133.  EU rules on the structure of alcohol taxation should be reviewed to allow the implementation of variable tax rates for wines and ciders in line with alcoholic strength, and to give an incentive to the manufacture of lower strength beers.


134.  There is a considerable measure of agreement that one of the main causes of binge drinking in the UK is 'pre-loading'. Paul Waterson, Chief Executive of the Scottish Licensed Trade Association (SLTA), explained: "We see many young people now pre­loading before they come out, so they come into the pubs and nightclubs and they have already had parties at home, where they are drinking significant amounts of alcohol … people, especially younger inexperienced drinkers, are seduced into drinking more than they would normally by price. Within the [Licensing (Scotland) Act 2005] there is a package of measures in Scotland to stop irresponsible promotions, but it cannot be totally prescriptive. Minimum pricing would be a far more efficient way of stopping irresponsible promotions." He did not agree with the idea that alcohol "should be sold cheaper than water and more or less given away as a loss leader to get people into stores to make money off other products".[138]

135.  Needless to say, industry representatives did not agree with this view. Mr Beale's dismissive comment was: "What often gets in the way of a good story are the facts."[139] He was referring to the reduction in recent years in under-age drinking. This reduction, however, does not seem to us to be inconsistent with the sort of conduct described by Mr Waterson.

136.  It is entirely within the competence of Member States to take steps to prevent alcohol being "sold cheaper than water" or "given away as a loss leader". A ban on selling alcohol below the "permitted price" was introduced through the Licensing Act 2003 (Mandatory Conditions) Order 2014[140] and came into force on 28 May 2014. The schedule to the Order defines the "permitted price" as the level of alcohol duty plus VAT. This means that a 440 ml can of average strength lager (4% ABV) cannot be sold for less than 40p, a 70 cl bottle of vodka (37.5% ABV) for less than £8.89, or a 75 cl bottle of wine (12.5% ABV) for less than £2.46.[141] Sale at these prices still results in a loss to the retailer.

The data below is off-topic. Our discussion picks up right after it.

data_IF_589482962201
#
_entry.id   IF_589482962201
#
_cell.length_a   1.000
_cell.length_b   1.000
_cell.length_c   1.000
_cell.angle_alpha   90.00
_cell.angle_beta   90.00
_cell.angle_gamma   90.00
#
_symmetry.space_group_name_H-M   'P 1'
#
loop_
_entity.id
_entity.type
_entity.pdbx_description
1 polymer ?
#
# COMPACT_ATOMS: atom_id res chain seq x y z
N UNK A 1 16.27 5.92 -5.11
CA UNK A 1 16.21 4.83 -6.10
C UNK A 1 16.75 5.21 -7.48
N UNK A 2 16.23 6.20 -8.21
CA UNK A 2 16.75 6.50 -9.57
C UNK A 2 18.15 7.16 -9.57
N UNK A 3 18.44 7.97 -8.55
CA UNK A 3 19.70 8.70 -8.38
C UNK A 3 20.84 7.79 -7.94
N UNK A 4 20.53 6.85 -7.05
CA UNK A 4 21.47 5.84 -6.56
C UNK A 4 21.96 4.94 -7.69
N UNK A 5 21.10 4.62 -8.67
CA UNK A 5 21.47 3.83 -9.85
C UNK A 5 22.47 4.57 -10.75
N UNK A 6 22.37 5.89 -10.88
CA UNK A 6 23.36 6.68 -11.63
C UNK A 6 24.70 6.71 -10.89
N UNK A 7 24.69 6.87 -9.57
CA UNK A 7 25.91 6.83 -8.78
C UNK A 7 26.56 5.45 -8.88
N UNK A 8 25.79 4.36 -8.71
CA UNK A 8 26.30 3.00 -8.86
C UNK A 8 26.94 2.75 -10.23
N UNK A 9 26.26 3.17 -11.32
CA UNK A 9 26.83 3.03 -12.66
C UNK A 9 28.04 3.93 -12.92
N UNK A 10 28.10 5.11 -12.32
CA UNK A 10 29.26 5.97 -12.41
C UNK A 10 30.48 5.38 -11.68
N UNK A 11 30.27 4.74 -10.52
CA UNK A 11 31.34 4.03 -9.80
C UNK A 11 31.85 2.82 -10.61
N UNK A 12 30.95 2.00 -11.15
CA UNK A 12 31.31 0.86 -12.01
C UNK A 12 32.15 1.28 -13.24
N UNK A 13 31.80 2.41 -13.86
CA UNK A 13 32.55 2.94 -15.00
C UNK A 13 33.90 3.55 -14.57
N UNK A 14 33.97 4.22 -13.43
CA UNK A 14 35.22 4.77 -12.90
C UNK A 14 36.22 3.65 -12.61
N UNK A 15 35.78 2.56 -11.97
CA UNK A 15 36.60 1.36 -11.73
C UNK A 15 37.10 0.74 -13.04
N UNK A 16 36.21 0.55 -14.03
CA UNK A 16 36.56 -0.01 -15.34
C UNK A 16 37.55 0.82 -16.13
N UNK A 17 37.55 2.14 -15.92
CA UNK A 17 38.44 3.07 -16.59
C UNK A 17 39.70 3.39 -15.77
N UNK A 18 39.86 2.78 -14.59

137.  We recommend that the Government review the formula laid down by the 2014 Order for calculating the minimum permitted price of alcoholic drinks. We hope that other Member States may take equivalent action.

Minimum Unit Pricing

138.  Minimum unit pricing (MUP) of alcohol is a legislative prohibition against the sale of alcoholic drinks at a price below a fixed cost per unit of alcohol. It is not to be confused with minimum pricing, which does not relate to the price per unit but is the prohibition of the sale of an alcoholic drink below a fixed price—for example, a prohibition on the sale of wine below cost price as a loss leader.

139.  No Member State currently has a MUP law. Indeed John Duffy, a statistics and policy consultant, told us that MUP had "never been applied anywhere in the world". He explained that a policy applied by certain Canadian Provinces, described to us by Professor Theresa Marteau, the Director of the Behaviour and Research Unit at the University of Cambridge, in fact related to minimum pricing rather than minimum unit pricing.[142]